Chicken thigh against leg of lamb, white against red… Nothing moves! The nutritional profile of meats depends less on the color than on the cut.
White, red and black, the meat is displayed in three colors. This classification has nothing to do with aesthetics, it is based on the content of myoglobin, a molecule present in the muscles of the animal that we eat rich in iron, essential for the storage of oxygen in the tissues, it is she who gives its red color to the pieces, more or less colored depending on the type of muscle fibers they contain. Nutritionists and cookbooks generally adopt the following classification: white, poultry, veal, rabbit and also pork. Reds, beef, lamb, mutton and horse. Black (very rich in myoglobin) game, wild boar, venison or pheasant.
Question health, a high level of myoglobin indicates that the food is rich in iron, trace element favorable (read the main article of the file). From this point of view, there are big differences between a braised chicken thigh (0.1 mg of iron per 100 g); a grilled steak (2.2g per 100g) and a piece of haunch of venison (4.47g per 100g). For proteins or other elements such as zinc, the differences between white and red are not obvious. What is more is the fat content of the meats, but again, we find all the cases in the two categories. While some white meats are very rich in fat – goose for example – others should be classified as lean meats: poultry (provided the skin is removed), rabbit, as well as certain pieces of pork (tenderloin ). As for red meats, a beef rib steak or lamb chops are clearly plump. A rump steak or a leg of lamb, much less. As for the horse steak, classified in the red, it is one of the leanest meats!
The lipid content, especially in saturated fats which are problematic for the proper functioning of the cardiovascular system, is a reason often given for preferring white meat to red. Fattier meat is, when consumed in excess, synonymous with weight gain, even obesity. And we know that metabolic imbalances increase the risk of heart problems or cancer. However, as we have seen, it all depends on the cut of meat you choose. And we must also be wary of received ideas. Published in 2018 in The American Journal of Clinical Nutrition, a study suggests that white meat is no better than red for cardiovascular health, if cholesterol levels are taken into account. The consumption of the two kinds of meat similarly increases the level of LDL (the bad cholesterol) in the blood compared to the consumption of proteins of vegetable origin in equivalent quantities, reveals the study, the first to give this information. Obviously, further work will be needed to confirm this.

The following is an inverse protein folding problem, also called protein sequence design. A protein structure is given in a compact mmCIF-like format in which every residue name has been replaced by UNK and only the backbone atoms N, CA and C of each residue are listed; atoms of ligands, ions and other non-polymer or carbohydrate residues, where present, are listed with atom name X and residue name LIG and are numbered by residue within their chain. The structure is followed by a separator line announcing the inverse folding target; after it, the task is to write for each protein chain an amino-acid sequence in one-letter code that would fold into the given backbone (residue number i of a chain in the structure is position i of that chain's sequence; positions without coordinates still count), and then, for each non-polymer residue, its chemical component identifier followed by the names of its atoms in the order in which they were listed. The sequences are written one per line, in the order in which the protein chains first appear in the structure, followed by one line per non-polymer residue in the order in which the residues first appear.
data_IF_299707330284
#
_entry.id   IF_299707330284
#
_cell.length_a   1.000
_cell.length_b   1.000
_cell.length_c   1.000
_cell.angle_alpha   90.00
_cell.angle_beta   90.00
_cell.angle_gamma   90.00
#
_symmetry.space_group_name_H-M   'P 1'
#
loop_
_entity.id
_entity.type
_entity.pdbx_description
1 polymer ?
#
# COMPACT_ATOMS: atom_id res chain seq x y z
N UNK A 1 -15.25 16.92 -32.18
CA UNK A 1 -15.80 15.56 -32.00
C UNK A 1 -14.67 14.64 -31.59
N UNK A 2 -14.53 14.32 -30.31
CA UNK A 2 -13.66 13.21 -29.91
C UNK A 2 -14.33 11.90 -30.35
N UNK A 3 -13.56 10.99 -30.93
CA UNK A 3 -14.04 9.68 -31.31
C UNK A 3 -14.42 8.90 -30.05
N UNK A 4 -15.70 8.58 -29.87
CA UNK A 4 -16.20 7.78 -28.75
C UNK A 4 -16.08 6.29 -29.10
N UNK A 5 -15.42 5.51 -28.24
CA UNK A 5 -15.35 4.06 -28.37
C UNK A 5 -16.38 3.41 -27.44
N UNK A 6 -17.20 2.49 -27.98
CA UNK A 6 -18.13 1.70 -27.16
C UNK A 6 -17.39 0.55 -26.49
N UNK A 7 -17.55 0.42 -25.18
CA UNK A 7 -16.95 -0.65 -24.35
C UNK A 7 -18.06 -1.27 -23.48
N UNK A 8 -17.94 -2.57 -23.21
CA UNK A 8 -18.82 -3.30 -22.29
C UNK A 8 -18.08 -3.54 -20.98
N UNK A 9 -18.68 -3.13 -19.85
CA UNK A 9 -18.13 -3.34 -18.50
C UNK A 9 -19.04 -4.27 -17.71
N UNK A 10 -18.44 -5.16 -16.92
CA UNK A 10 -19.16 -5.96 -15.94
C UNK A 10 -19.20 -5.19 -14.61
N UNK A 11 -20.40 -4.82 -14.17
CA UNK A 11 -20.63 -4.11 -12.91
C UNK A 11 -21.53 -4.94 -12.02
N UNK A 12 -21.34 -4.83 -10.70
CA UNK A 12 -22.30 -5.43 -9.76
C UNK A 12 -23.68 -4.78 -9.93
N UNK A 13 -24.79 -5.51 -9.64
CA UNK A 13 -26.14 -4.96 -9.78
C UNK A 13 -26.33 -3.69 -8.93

It all depends on the cut of meat you choose.
Finally, whether it is white, red or black, many factors have a positive or negative influence on the nutritional value of meat. In particular, the food given to animals. White meat such as chicken has thus benefited from a health “plus” with the Bleu-Blanc-Coeur sector: in poultry farms, the addition of flaxseed and alfalfa in the feed has modified the lipid composition of meats, richer in omega-3. The cattle sector is beginning to take an interest in it.
The rabbit’s choice
We are eight out of 10 French people to appreciate it, sautéed hunter, with mustard, prunes or beer… Rabbit is a pillar of our culinary heritage and yet, for a few years,
its consumption is falling: according to an Ifop survey for FranceAgriMer in 2018, only 15% of us put it on the menu at least once a month. Rabbit deserves better, especially since its nutritional profile is very favorable. It is first of all a lean white meat (170 calories per 100 g). The rabbit’s herbivorous diet provides its meat with unsaturated fatty acids, in particular linolenic acid (omega 3), via the alfalfa it ingests and linoleic acid (omega 6) via sunflower. On the protein side, the rate is 20.5% protein per 100 g. This meat also provides group B vitamins (B6, B12 and PP) and trace elements (zinc, magnesium, potassium).